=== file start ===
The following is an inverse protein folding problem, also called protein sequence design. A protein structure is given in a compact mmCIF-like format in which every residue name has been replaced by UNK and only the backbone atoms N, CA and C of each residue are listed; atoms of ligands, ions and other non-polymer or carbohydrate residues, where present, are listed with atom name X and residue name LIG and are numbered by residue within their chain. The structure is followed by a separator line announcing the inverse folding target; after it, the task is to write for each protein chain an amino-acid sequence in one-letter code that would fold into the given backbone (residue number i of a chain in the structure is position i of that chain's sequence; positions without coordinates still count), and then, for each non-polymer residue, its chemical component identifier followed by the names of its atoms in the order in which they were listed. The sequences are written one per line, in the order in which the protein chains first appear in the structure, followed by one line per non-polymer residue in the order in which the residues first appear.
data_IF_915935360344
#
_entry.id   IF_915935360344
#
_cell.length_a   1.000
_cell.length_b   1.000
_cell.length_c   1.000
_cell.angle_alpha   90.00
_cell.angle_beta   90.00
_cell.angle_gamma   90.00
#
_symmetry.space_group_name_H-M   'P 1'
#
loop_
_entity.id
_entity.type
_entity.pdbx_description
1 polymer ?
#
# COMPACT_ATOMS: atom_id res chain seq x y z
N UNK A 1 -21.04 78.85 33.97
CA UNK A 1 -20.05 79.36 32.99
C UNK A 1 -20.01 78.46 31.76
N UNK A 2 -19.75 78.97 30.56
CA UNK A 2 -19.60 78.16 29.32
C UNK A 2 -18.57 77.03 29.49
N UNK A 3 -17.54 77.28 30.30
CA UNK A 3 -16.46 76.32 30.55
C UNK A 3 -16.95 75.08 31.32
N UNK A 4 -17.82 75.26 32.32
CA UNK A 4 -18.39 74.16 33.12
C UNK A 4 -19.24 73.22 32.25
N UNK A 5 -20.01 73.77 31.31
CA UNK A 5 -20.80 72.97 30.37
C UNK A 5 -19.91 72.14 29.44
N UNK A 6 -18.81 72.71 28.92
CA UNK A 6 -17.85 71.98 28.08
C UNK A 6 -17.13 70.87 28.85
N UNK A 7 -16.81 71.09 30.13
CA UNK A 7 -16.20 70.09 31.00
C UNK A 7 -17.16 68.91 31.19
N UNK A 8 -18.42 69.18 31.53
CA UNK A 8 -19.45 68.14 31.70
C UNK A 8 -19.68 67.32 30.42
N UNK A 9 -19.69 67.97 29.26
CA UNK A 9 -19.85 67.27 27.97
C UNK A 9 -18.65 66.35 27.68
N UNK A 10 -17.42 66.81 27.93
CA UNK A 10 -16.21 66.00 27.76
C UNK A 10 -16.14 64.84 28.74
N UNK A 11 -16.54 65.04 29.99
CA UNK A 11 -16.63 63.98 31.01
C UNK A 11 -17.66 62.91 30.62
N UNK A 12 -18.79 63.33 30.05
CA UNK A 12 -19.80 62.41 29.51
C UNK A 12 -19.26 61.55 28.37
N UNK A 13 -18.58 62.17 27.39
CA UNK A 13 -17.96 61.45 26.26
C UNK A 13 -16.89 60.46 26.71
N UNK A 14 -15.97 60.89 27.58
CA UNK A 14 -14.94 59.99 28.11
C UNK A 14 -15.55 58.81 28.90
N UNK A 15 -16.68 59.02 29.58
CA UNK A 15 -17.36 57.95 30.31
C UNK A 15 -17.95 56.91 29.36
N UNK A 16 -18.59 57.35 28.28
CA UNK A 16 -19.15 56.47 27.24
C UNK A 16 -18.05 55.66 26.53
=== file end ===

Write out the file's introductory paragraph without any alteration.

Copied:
The following is an inverse protein folding problem, also called protein sequence design. A protein structure is given in a compact mmCIF-like format in which every residue name has been replaced by UNK and only the backbone atoms N, CA and C of each residue are listed; atoms of ligands, ions and other non-polymer or carbohydrate residues, where present, are listed with atom name X and residue name LIG and are numbered by residue within their chain. The structure is followed by a separator line announcing the inverse folding target; after it, the task is to write for each protein chain an amino-acid sequence in one-letter code that would fold into the given backbone (residue number i of a chain in the structure is position i of that chain's sequence; positions without coordinates still count), and then, for each non-polymer residue, its chemical component identifier followed by the names of its atoms in the order in which they were listed. The sequences are written one per line, in the order in which the protein chains first appear in the structure, followed by one line per non-polymer residue in the order in which the residues first appear.